The Arrival of the Huguenots
Updated: Aug 16, 2018
I am pleased to announce the first of my updated and revised reprints of my 2013 Huguenot series of books, The Early Silk Weavers of London and Spitalfields 1520-1720, was published on 4th August 2018 and is now available to purchase from the store section of this website https://www.richedmunds.co.uk/product-page/the-early-silk-weavers-of-london-and-spitalfields-1520-1720 .
Created as a parish on the outskirts of London in 1729, Spitalfields was by then the focus of the European silk trade with an industrious and vibrant mixed community. This book explores its rise to prominence in the preceding two centuries, from a sparsely populated rural hamlet of St Dunstan's, Stepney, to a bustling urban centre of commerce, and particularly the part played in that transformation by foreign Protestant refugee settlers, Walloon and Huguenot, who established and built the thriving silk industry there.
But just who were the Walloons and Huguenots and when and why did they leave their home for England?
The Walloons were, and are, a distinct ethnic group, who speak a Romance language, closely related in genesis to modern French. They populate Wallonia, a region of Europe today not autonomous, but split between southern Belgium and north east France. At the time of the Protestant Reformation the entire area was under the control of the Holy Roman Empire and the Habsburg Kings of Spain. Between 1566 and 1648 many Reformists fled religious persecution in this area and established churches and refugee communities in England.
The origin of the term Huguenot is disputed, though initially it was a pejorative, used by outsiders to describe members of the Reformed Church of the Kingdom of France, followers of the teachings of French theologian Jean Calvin, at the time of the Protestant Reformation in the 16th century. All but obsolete by the late 18th century, in the second half of the 19th century the term was resurrected in a historical context and embraced by descendants of French Protestant Refugees, particularly those living in the United Kingdom and the United States, where it is now used free from any negative connotation.
As with the neighbouring Walloons, French Reformists had been given cause to flee their homeland as early as the 16th century, particularly during the brutal French Religious Wars of 1562-1598, which included several localised and widespread massacres of Reformists, most infamously that of St Bartholomew's Eve, in August 1572. Initially though, in the period 1548-1648, Walloon refugees to England greatly outnumbered their French co-religionists, and were instrumental in establishing the Francophone refugee communities and their various associated trades and industries here.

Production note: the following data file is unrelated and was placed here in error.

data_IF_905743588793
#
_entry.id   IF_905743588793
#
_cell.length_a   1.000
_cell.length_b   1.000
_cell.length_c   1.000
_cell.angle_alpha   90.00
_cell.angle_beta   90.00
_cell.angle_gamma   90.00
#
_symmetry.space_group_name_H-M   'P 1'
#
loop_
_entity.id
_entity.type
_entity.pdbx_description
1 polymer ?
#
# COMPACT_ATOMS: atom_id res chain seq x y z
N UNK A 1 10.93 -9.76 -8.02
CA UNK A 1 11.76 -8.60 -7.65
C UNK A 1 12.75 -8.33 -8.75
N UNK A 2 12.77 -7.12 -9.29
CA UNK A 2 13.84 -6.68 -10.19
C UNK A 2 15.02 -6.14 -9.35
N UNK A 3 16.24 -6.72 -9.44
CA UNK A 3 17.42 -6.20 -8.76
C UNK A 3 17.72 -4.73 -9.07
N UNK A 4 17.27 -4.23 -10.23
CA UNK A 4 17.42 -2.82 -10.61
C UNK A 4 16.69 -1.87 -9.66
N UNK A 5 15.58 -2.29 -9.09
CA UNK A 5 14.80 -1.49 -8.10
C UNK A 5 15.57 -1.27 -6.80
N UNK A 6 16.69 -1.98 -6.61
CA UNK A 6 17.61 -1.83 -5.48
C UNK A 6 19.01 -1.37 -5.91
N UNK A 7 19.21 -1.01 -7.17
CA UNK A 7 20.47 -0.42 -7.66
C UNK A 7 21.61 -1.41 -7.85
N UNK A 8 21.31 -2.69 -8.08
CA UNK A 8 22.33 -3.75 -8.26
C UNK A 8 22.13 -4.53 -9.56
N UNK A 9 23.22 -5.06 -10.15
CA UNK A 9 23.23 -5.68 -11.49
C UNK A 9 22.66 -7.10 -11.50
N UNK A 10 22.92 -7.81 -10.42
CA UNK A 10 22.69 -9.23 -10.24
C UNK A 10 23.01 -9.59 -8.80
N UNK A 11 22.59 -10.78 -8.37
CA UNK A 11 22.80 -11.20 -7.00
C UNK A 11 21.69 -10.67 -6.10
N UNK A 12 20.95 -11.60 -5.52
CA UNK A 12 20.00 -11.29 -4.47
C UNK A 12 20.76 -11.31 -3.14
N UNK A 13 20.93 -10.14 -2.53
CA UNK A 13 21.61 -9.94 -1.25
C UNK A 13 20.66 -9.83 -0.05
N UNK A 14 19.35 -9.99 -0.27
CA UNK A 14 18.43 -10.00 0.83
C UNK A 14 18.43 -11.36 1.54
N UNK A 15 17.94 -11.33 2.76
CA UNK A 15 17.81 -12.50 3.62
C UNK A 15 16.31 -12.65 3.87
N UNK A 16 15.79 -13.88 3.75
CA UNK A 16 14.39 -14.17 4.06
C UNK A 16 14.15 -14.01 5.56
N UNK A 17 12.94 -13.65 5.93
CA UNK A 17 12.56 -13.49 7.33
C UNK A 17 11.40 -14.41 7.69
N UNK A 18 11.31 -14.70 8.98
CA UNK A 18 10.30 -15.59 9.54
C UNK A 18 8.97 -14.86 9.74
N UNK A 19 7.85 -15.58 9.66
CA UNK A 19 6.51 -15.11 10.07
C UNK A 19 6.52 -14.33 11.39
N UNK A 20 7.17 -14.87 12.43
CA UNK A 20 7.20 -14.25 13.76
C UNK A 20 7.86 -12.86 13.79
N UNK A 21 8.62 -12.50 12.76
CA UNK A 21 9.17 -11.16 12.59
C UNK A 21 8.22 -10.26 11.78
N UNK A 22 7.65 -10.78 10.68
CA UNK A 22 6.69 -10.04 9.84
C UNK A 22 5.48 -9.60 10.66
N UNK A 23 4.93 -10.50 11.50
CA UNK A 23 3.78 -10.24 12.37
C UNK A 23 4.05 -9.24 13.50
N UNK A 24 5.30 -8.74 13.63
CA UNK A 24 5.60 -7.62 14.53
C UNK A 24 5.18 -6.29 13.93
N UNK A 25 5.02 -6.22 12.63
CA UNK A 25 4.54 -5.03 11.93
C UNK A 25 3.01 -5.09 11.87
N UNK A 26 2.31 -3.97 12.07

The largest exodus of Protestant families and individuals from France occurred in the years immediately following the infamous Revocation of the Edit of Nantes, in 1685, the ultimate cause of which was the increasing despotism of the French monarch Louis XIV.
The roots of his personal character and the genesis of his policies both originate in the 'Fronde' uprisings in the early 1650s, a formative experience for the youthful King. Yet to reach his majority, it became necessary for him to flee Paris in fear of his safety. This unsettling experience, combined with the bleak fate of his late uncle Charles I of England, recently dethroned by civil war and executed, shaped a totalitarian adult ruler who favoured a strong centralised form of government, with a large standing Army.
In times of peace the costs of maintaining this army and the perceived threat it posed to civil liberty led to regular calls for it to be disbanded. State persecution of religious heresy, indelibly linked in popular perception with sedition and rebellion since the upheaval of the Religious Wars the previous century, provided a convenient excuse to keep these troops engaged during peacetime, on the pretext of maintaining civil order. This was a major underlying reason behind the repeated persecutions of the Huguenots in 17th and 18th century France.
The first widespread outbreak of persecution began in 1678, coinciding with the return of the King’s Army from the Franco-Dutch war, and lasted until 1688, when war again broke out with Holland, England and the Holy Roman Empire. When hostilities ceased, on the signing of the Treaty of Ryswick in September 1697, the domestic persecutions of heretics were again renewed with vigour, and continued until the commencement of the Spanish War of Succession in 1701. The persecutions largely halted for the next decade whilst the troops were occupied elsewhere, with the exception of the Cevennes region where Protestants were in open rebellion, necessitating a military response from central government. The Peace of Utrecht in 1713, and the subsequent return of the Army to France occasioned yet another renewal of widespread persecution and a fresh spike in religious refugees.